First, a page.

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High Tea - London

r
richmond3005 Mar 1, 2011 03:57 PM

Looking for suggestions for high tea in London in March - surprise for my mother.

  1. zuriga1 Mar 1, 2011 10:03 PM

    You can't go wrong with Brown's Hotel (very swanky) or a more 'laid-back' atmosphere at The Mandeville Hotel. Both have very nice high teas. There are so many choices... everyone has their favorite. Fortnum & Mason do one... Les Deux Salons near Trafalgar Square also has one, too.

    -----
    Fortnum & Mason
    181 Piccadilly, London, Greater London W1A 1ER, United Kingdom

    1. d
      DavidT Mar 2, 2011 09:40 AM

      This topic has been discussed a number of times over the past year or two. I suggest going up to the right hand corner of this page and doing a search for "high tea". You should be able to access many of the prior threads and find a number of helpful suggestions.

      1. t
        Theresa Mar 3, 2011 01:07 AM

        Also - "high tea" is different to "afternoon tea" ...

        11 Replies
        1. re: Theresa
          t
          t_g Mar 3, 2011 01:47 AM

          well... if yr being super traditional they are but i would say theyre used interchangeably in london?

          1. re: t_g
            Pedr0 Jan 5, 2012 12:47 PM

            No, they are not. There is a distinct class division between the two meals.

            High Tea = Fish and chips, shepherd's/cottage pie, kebab, etc. Eaten by working classes around 5-7pm before dinner or going to the pub. Middle class children often have "tea" around this time as well but it's typically something a bit lighter.

            Afternoon Tea = Tea, cakes, cucumber/watercress sandwiches etc. Eaten by the upper/middle classes 2-5pm in either a back garden or front room or tea shop.

            1. re: Pedr0
              PhilD Jan 5, 2012 01:36 PM

              Pedro - not certain I agree with your definition. High Tea is a meal with heavier dishes including meats etc and was a substantial meal that was eaten at an earlier time than dinner or supper but it wasn't just a working class term (and I suspect they just said Tea as they would never have afternoon tea). Many middle class families would eat it with the children before they went to bed, and in upper class houses the high tea was served by the nanny to the children without the parents present. That said it has really passed into history with no-one in the UK really using the term outside tea rooms and hotels. If it included F&C it would be called a "fish supper" and Kebabs are far too modern to be part of a high tea.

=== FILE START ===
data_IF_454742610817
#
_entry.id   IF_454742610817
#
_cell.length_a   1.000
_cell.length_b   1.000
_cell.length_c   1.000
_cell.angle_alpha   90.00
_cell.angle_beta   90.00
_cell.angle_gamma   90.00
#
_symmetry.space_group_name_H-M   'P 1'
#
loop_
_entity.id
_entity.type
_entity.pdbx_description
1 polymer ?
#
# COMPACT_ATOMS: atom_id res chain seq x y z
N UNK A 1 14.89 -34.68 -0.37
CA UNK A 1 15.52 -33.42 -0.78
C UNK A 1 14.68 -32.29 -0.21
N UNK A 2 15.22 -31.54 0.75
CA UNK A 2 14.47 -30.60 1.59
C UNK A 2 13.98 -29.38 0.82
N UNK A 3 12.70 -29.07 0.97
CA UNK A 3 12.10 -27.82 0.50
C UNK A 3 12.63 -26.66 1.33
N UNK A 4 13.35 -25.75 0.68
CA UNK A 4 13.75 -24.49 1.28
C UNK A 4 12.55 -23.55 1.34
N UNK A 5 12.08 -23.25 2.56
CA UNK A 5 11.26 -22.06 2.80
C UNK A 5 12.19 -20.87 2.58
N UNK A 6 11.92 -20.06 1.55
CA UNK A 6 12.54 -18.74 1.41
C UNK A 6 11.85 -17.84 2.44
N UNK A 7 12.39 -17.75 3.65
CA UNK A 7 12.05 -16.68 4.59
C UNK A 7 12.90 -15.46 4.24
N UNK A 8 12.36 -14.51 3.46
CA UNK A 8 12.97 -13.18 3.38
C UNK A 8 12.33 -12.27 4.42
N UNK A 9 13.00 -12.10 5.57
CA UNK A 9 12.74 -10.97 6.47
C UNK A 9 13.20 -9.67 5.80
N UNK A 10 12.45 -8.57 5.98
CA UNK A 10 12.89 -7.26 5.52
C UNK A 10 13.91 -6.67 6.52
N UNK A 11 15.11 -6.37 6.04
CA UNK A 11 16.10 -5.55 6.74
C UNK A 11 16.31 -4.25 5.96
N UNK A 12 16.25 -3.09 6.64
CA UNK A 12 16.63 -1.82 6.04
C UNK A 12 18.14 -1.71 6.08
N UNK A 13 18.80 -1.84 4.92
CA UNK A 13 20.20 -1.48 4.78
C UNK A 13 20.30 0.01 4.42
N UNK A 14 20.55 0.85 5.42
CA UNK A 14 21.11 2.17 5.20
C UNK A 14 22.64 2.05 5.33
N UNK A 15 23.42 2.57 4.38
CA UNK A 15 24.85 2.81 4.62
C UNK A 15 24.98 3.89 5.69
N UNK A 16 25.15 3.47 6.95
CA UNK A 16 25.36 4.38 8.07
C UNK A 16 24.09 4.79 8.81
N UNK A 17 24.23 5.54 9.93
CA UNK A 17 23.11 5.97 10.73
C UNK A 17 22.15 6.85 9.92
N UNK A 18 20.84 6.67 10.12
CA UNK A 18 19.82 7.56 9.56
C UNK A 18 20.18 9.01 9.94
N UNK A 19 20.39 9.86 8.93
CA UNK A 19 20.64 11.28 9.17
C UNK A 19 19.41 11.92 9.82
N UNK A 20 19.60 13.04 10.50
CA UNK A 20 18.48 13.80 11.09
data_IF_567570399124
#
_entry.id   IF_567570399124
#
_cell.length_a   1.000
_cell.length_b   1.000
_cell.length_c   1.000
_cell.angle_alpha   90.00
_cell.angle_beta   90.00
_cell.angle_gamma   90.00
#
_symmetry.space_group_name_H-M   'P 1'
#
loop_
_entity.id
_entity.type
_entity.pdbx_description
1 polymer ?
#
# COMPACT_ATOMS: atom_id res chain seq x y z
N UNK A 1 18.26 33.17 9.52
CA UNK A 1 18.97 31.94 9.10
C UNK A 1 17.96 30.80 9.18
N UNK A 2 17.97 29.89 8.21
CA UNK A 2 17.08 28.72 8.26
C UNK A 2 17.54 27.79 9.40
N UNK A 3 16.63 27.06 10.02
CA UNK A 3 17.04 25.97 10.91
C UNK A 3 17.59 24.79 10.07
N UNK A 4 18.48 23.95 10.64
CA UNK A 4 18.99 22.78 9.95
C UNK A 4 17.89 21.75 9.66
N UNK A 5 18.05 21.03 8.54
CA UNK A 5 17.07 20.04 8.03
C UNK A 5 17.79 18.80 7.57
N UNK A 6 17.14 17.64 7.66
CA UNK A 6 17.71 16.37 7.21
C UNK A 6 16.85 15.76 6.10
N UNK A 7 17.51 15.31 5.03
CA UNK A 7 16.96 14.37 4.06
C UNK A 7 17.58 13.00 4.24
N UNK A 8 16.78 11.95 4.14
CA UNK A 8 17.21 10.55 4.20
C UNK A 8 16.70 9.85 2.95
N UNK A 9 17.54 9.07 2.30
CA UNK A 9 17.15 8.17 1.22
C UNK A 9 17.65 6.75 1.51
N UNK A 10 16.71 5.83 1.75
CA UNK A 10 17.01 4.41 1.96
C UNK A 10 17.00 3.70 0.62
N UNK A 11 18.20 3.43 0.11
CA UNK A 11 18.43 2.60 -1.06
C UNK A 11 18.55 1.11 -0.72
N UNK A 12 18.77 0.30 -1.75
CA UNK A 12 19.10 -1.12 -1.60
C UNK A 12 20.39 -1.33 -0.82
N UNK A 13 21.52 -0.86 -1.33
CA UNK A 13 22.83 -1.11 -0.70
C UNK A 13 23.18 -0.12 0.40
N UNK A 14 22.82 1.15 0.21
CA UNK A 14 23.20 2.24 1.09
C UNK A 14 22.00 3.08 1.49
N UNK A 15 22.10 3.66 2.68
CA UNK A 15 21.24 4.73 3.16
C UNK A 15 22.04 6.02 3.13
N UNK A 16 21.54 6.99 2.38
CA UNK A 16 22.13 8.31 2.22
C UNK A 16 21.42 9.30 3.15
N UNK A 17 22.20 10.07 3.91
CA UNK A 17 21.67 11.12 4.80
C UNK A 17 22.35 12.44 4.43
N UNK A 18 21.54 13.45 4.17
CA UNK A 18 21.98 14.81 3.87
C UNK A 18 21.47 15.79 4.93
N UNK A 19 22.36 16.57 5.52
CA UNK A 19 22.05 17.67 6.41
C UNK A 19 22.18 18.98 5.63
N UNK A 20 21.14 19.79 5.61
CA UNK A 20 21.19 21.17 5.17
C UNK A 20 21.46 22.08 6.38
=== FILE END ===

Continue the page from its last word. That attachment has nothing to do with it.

However, these days the hotels in London pitch their teas at the tourist market so they use the terms interchangeably. If High Tea is what the tourists are used to asking for then that is what the hotel will call their afternoon tea.

              1. re: PhilD
                t
                Theresa Jan 6, 2012 03:44 AM

                It's interesting - I was brought up in London in a large, Irish, middle class family. We used to have evening meals in two shifts - the younger ones (up to about 10 years old I think) would have "high tea" at about 6pm, which was a light meal - something like beans on toast or herring roe on toast. Then we went to bed at about 7pm ish. After that, my older brothers and sisters had a larger evening meal with my parents, at about 7.30 after my Dad got in from work. I never saw high tea as being anything as substantial as fish and chips or shepherds pie - that was what the older people had after we had gone to bed - and that is/was called dinner, supper or tea, depending on what part of the country you are from.

                1. re: Theresa
                  h
                  Harters Jan 6, 2012 04:49 AM

                  Go back some years (my particular interest is Edwardian Britain) and you'll find that, at least in the north, folk had their main meal in the middle of the day and called it "dinner". In the early evening, there'd be a lighter meal - sandwiches and cake - which they called "tea". And just before going to bed there'd be a snack which was "supper".

                  I reckon that as working life changed "tea" became a more substantial meal - pie and chips, for example - and to distinguish iit from the fashionable "afternoon tea", which was always a middle and upper class thing, it started to be called "high tea", although, as Phil suggests, I suspect families really carried on calling it "tea" (something I still tend to do if we're having a pie and chips type meal at home).

                  I don't believe I've seen "high tea" being advertised by cafes or restaurants for some considerable time, except in Yorkshire where the tradition still seems to be alive and well.